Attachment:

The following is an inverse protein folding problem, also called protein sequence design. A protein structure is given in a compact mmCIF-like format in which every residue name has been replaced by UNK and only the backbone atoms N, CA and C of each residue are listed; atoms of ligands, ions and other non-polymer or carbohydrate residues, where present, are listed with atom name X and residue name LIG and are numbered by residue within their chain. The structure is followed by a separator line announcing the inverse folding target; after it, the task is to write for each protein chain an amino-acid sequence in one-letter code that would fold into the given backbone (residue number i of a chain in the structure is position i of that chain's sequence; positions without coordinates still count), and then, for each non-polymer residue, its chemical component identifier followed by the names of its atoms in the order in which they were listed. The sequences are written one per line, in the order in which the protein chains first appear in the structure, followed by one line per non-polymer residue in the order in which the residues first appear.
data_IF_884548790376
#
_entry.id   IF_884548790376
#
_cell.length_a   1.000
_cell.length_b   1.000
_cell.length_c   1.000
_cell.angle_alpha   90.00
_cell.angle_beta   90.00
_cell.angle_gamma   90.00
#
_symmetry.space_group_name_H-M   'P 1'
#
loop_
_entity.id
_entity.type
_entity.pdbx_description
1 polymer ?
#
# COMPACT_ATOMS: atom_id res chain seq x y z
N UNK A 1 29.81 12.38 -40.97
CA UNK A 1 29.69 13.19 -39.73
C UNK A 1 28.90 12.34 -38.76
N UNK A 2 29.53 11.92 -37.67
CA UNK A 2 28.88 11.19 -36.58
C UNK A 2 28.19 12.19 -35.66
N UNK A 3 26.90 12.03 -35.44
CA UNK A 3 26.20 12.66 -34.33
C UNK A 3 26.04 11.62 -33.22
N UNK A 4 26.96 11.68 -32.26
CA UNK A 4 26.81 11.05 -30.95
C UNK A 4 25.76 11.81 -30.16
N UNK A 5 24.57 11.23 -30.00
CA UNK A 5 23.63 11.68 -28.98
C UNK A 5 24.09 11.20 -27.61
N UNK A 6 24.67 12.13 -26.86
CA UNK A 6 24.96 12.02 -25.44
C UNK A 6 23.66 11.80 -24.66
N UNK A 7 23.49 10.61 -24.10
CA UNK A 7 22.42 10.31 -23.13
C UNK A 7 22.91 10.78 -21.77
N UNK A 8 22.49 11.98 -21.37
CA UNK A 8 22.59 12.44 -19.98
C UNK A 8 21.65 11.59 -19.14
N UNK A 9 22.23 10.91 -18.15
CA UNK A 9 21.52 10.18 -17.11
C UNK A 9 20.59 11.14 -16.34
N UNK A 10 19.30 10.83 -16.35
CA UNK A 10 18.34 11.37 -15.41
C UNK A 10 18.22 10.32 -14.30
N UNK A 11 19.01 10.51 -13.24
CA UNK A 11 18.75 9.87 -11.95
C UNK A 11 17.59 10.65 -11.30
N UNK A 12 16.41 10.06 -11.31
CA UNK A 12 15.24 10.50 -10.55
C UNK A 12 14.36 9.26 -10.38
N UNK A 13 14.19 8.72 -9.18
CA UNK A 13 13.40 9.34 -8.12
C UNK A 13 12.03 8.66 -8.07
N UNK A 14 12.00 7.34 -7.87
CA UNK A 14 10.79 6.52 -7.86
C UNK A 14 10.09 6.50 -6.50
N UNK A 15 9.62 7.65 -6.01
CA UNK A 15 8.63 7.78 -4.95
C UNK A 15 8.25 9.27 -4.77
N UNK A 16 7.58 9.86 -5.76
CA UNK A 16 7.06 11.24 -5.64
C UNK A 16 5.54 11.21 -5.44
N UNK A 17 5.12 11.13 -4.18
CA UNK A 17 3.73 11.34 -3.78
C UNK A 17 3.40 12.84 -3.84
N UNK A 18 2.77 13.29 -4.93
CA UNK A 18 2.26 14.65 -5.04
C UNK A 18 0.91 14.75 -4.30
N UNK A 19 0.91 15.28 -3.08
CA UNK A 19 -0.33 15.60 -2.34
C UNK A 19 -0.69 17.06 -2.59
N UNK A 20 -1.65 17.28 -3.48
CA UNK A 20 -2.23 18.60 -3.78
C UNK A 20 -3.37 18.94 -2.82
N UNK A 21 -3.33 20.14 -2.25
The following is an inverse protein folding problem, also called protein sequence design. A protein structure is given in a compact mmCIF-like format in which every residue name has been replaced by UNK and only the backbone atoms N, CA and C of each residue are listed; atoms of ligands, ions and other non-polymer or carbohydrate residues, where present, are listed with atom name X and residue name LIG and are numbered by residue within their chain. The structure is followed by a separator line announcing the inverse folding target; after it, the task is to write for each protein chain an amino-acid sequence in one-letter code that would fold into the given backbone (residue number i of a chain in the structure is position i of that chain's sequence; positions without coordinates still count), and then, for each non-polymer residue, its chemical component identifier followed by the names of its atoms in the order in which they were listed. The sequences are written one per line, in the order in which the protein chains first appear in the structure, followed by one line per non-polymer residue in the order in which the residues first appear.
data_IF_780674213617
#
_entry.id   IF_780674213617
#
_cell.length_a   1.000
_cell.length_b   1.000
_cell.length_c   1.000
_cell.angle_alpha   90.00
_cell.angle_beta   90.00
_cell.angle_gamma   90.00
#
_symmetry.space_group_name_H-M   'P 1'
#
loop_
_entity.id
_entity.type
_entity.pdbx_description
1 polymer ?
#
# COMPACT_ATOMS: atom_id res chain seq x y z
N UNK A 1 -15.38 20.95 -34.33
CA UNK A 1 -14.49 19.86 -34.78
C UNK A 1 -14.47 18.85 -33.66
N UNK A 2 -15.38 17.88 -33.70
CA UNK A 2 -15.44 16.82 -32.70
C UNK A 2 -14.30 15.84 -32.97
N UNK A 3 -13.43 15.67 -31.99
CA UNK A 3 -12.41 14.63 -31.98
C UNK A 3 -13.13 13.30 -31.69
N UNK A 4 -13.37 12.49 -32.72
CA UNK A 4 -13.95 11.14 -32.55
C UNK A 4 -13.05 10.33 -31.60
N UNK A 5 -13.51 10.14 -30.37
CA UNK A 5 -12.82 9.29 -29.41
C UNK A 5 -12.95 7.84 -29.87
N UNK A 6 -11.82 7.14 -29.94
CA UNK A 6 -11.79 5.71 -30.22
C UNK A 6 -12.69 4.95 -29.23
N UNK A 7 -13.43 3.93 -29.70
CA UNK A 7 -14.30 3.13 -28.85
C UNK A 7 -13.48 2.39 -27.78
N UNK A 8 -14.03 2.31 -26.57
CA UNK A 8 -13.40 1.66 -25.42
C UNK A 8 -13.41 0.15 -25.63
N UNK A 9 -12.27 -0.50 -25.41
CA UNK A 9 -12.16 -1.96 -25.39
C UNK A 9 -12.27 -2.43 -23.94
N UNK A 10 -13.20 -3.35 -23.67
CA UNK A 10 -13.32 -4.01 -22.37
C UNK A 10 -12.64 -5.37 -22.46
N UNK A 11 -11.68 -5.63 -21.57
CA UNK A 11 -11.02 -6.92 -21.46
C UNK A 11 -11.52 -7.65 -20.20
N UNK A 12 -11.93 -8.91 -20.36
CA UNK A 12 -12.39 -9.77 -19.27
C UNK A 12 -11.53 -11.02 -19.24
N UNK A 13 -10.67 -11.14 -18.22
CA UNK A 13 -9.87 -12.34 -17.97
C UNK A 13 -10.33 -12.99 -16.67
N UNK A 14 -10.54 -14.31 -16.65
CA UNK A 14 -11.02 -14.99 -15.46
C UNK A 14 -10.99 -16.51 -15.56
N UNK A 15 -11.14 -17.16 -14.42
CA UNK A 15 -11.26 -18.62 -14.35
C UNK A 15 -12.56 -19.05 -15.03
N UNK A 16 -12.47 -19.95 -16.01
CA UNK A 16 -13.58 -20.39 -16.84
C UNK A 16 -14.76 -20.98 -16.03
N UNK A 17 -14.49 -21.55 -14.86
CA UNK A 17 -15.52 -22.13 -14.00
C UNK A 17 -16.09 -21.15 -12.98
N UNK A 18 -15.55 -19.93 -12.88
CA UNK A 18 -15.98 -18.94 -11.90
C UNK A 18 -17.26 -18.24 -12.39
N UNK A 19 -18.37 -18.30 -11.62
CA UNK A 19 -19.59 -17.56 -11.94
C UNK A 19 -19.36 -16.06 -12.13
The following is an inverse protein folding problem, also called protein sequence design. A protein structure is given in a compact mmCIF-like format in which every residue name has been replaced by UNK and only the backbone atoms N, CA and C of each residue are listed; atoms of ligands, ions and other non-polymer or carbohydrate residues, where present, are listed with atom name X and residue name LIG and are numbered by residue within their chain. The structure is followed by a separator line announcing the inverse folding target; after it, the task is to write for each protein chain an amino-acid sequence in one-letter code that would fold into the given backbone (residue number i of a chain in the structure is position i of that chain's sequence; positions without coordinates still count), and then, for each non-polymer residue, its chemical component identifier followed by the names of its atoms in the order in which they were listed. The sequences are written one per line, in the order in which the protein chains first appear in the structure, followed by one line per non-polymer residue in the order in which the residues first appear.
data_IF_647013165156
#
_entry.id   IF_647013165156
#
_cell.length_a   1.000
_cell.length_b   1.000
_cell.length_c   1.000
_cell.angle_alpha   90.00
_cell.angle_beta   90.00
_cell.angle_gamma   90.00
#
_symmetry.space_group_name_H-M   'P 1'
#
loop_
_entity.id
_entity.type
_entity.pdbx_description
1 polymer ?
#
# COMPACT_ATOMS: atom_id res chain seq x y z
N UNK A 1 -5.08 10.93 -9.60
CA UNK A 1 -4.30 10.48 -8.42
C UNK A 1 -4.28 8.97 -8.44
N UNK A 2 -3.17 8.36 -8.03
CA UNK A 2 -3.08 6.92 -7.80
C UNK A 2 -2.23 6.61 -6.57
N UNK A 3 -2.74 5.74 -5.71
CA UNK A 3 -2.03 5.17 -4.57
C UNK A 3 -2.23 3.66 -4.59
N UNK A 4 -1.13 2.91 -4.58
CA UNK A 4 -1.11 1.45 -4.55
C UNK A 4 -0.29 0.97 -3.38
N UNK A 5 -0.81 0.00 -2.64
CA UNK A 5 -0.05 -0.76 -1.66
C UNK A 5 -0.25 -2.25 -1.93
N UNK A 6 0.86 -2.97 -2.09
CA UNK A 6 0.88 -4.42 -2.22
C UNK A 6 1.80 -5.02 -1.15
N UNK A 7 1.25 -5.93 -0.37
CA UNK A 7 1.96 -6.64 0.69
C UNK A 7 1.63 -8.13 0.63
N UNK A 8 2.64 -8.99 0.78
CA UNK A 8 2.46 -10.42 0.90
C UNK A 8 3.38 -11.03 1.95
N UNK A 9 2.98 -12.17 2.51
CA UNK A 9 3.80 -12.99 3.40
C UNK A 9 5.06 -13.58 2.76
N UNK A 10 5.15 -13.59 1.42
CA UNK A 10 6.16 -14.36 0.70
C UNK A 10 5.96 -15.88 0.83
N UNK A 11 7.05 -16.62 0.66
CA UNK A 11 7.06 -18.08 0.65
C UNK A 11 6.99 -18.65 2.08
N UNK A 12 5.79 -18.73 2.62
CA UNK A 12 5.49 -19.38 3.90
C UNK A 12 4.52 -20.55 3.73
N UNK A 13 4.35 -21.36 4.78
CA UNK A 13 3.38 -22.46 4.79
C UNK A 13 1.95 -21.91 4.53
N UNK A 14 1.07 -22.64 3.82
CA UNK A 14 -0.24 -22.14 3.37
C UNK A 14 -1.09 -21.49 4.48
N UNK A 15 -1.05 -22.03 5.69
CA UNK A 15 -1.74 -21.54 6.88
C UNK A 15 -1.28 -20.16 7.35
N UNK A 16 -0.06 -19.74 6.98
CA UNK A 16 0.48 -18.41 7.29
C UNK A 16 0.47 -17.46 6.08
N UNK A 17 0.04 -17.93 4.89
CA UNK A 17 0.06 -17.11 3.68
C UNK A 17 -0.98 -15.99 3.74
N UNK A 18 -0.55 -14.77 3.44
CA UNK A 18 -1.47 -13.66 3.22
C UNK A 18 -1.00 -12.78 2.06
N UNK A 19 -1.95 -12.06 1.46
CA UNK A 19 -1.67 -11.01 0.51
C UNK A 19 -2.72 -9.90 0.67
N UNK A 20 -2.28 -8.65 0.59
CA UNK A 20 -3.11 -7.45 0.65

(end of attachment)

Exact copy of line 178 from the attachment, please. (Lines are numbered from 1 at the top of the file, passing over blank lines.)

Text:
_entity.pdbx_description